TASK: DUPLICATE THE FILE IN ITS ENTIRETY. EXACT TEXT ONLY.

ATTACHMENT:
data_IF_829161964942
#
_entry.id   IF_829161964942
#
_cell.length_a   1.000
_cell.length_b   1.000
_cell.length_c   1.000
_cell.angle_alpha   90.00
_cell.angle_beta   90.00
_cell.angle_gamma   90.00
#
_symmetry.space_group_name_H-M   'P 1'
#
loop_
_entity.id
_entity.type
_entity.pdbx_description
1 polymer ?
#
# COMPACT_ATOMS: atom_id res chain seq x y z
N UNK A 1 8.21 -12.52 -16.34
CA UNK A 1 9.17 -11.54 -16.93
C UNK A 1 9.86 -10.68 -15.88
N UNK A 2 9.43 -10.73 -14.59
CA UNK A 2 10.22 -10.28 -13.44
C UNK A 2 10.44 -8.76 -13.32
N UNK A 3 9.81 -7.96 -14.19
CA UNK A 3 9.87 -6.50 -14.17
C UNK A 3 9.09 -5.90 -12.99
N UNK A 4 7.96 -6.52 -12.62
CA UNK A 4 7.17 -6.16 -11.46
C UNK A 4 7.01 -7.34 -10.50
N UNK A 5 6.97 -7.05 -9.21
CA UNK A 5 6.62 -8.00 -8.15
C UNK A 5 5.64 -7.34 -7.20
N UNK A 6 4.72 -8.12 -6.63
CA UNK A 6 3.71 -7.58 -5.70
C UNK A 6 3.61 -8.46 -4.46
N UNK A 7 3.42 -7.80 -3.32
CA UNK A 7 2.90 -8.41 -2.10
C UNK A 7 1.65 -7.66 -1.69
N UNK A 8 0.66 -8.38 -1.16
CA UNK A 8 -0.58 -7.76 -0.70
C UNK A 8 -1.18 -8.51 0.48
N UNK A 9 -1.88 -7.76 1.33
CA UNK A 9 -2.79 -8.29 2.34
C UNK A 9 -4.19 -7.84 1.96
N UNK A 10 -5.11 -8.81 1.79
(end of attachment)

data_IF_829161964942
#
_entry.id   IF_829161964942
#
_cell.length_a   1.000
_cell.length_b   1.000
_cell.length_c   1.000
_cell.angle_alpha   90.00
_cell.angle_beta   90.00
_cell.angle_gamma   90.00
#
_symmetry.space_group_name_H-M   'P 1'
#
loop_
_entity.id
_entity.type
_entity.pdbx_description
1 polymer ?
#
# COMPACT_ATOMS: atom_id res chain seq x y z
N UNK A 1 8.21 -12.52 -16.34
CA UNK A 1 9.17 -11.54 -16.93
C UNK A 1 9.86 -10.68 -15.88
N UNK A 2 9.43 -10.73 -14.59
CA UNK A 2 10.22 -10.28 -13.44
C UNK A 2 10.44 -8.76 -13.32
N UNK A 3 9.81 -7.96 -14.19
CA UNK A 3 9.87 -6.50 -14.17
C UNK A 3 9.09 -5.90 -12.99
N UNK A 4 7.96 -6.52 -12.62
CA UNK A 4 7.17 -6.16 -11.46
C UNK A 4 7.01 -7.34 -10.50
N UNK A 5 6.97 -7.05 -9.21
CA UNK A 5 6.62 -8.00 -8.15
C UNK A 5 5.64 -7.34 -7.20
N UNK A 6 4.72 -8.12 -6.63
CA UNK A 6 3.71 -7.58 -5.70
C UNK A 6 3.61 -8.46 -4.46
N UNK A 7 3.42 -7.80 -3.32
CA UNK A 7 2.90 -8.41 -2.10
C UNK A 7 1.65 -7.66 -1.69
N UNK A 8 0.66 -8.38 -1.16
CA UNK A 8 -0.58 -7.76 -0.70
C UNK A 8 -1.18 -8.51 0.48
N UNK A 9 -1.88 -7.76 1.33
CA UNK A 9 -2.79 -8.29 2.34
C UNK A 9 -4.19 -7.84 1.96
N UNK A 10 -5.11 -8.81 1.79